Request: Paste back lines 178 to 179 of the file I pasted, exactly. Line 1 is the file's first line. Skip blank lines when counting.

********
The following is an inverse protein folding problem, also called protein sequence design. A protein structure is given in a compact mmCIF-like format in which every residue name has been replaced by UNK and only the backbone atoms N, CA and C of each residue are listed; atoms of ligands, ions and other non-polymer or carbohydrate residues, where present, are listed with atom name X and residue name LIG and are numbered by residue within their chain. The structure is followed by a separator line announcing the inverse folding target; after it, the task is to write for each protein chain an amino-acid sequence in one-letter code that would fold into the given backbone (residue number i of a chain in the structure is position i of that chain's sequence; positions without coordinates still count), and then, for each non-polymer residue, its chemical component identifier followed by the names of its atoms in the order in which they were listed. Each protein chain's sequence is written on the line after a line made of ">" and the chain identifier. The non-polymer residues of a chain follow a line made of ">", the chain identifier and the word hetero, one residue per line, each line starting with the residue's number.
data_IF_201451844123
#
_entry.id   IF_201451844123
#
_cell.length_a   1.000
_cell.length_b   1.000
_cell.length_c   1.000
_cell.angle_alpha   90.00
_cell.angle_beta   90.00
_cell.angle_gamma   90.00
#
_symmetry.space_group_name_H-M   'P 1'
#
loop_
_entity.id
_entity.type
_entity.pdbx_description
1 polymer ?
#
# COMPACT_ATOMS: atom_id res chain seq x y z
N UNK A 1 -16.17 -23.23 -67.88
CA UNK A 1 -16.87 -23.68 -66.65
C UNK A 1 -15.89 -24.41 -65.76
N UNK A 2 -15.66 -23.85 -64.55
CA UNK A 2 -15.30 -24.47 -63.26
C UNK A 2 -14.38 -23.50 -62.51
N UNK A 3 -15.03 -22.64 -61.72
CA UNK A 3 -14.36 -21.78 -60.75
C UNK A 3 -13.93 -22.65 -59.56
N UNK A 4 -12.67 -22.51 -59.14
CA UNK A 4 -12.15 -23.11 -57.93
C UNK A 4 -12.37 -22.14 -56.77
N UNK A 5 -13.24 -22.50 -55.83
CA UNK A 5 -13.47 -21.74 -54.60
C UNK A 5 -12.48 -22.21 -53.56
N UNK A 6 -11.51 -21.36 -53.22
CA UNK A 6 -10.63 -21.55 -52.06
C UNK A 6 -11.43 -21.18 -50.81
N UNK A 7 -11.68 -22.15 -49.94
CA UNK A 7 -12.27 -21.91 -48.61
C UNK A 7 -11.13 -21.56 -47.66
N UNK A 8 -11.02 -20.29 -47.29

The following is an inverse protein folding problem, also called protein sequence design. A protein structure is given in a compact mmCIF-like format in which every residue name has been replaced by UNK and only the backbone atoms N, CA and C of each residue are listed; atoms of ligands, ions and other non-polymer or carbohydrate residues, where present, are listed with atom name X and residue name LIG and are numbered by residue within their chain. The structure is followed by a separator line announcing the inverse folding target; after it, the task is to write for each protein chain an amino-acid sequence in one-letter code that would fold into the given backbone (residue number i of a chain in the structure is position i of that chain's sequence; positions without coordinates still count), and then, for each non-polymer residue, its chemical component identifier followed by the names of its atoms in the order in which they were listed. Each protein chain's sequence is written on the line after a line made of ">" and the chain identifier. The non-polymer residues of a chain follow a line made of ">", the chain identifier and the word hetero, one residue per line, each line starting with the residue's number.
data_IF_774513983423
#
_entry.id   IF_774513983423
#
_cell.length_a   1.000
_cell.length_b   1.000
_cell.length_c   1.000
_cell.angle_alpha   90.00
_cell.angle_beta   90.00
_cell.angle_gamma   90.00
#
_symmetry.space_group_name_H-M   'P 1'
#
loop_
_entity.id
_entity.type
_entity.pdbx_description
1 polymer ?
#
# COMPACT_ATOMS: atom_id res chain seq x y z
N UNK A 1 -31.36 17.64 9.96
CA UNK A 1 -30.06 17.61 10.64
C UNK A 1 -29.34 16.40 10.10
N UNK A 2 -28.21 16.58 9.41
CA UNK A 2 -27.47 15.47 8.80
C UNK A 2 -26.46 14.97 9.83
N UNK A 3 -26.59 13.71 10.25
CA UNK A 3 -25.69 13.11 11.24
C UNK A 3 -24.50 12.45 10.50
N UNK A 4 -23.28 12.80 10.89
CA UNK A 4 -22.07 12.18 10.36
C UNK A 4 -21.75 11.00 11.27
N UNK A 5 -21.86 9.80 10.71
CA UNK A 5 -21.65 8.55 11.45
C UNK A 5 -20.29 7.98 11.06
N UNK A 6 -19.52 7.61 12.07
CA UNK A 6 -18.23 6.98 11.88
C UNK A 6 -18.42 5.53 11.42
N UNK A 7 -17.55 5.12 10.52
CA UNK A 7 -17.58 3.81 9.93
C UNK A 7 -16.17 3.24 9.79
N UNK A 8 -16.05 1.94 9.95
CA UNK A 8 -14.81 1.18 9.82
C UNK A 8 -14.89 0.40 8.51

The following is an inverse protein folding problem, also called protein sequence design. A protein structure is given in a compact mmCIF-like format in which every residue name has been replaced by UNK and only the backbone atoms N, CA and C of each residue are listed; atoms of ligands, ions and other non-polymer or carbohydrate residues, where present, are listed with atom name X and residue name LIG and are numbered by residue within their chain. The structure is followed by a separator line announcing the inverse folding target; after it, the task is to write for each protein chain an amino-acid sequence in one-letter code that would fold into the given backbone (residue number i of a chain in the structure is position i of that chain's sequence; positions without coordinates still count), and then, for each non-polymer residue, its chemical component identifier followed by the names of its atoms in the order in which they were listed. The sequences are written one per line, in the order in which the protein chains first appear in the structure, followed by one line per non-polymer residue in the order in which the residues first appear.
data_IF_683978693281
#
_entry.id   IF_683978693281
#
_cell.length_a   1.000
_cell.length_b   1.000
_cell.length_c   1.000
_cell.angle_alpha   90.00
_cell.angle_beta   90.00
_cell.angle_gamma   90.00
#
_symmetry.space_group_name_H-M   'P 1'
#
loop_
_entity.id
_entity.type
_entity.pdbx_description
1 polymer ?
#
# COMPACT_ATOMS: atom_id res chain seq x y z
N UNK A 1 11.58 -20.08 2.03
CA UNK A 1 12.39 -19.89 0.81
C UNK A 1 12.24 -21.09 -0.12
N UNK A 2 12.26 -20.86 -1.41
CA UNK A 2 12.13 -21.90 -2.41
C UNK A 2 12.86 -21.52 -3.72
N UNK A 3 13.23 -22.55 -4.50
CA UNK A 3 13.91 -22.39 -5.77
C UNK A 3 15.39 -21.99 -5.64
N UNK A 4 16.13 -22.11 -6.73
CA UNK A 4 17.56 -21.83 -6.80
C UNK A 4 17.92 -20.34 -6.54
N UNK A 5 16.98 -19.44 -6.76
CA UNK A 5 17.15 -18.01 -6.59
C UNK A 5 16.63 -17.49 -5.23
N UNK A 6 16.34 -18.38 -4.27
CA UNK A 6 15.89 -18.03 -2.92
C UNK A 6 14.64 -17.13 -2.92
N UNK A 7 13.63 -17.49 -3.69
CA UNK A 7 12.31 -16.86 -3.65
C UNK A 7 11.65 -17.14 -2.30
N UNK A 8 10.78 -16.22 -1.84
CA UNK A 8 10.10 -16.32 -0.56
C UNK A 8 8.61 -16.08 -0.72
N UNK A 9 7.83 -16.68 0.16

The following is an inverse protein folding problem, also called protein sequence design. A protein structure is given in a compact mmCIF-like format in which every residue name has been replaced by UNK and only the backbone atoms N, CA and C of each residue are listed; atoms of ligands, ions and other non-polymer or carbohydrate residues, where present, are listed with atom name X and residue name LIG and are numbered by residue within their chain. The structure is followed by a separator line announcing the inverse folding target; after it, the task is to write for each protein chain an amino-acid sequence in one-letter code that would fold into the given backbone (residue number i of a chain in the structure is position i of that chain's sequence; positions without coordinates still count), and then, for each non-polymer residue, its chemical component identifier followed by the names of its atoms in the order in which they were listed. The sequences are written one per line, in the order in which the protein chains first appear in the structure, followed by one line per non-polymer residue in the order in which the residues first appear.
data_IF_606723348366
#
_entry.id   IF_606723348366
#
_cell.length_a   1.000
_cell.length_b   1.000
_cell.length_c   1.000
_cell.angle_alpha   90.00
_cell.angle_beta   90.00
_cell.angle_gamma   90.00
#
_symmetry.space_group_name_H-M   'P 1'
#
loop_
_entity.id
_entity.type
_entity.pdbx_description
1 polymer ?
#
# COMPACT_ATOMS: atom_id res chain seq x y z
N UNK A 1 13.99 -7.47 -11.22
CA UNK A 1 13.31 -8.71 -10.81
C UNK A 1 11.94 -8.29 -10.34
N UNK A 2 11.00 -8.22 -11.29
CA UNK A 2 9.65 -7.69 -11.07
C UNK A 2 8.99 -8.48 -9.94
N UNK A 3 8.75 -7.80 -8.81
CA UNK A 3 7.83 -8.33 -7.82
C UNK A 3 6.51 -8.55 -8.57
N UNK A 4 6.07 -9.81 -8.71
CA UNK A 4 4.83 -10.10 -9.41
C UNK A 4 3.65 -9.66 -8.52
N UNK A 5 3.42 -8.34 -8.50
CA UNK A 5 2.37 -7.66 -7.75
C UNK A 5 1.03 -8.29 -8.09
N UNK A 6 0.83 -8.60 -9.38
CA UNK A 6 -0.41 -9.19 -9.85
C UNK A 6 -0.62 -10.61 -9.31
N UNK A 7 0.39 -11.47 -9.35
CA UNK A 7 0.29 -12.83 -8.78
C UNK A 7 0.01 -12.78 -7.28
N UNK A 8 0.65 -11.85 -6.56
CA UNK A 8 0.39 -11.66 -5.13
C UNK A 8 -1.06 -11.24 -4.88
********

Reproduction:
CA UNK A 8 0.39 -11.66 -5.13
C UNK A 8 -1.06 -11.24 -4.88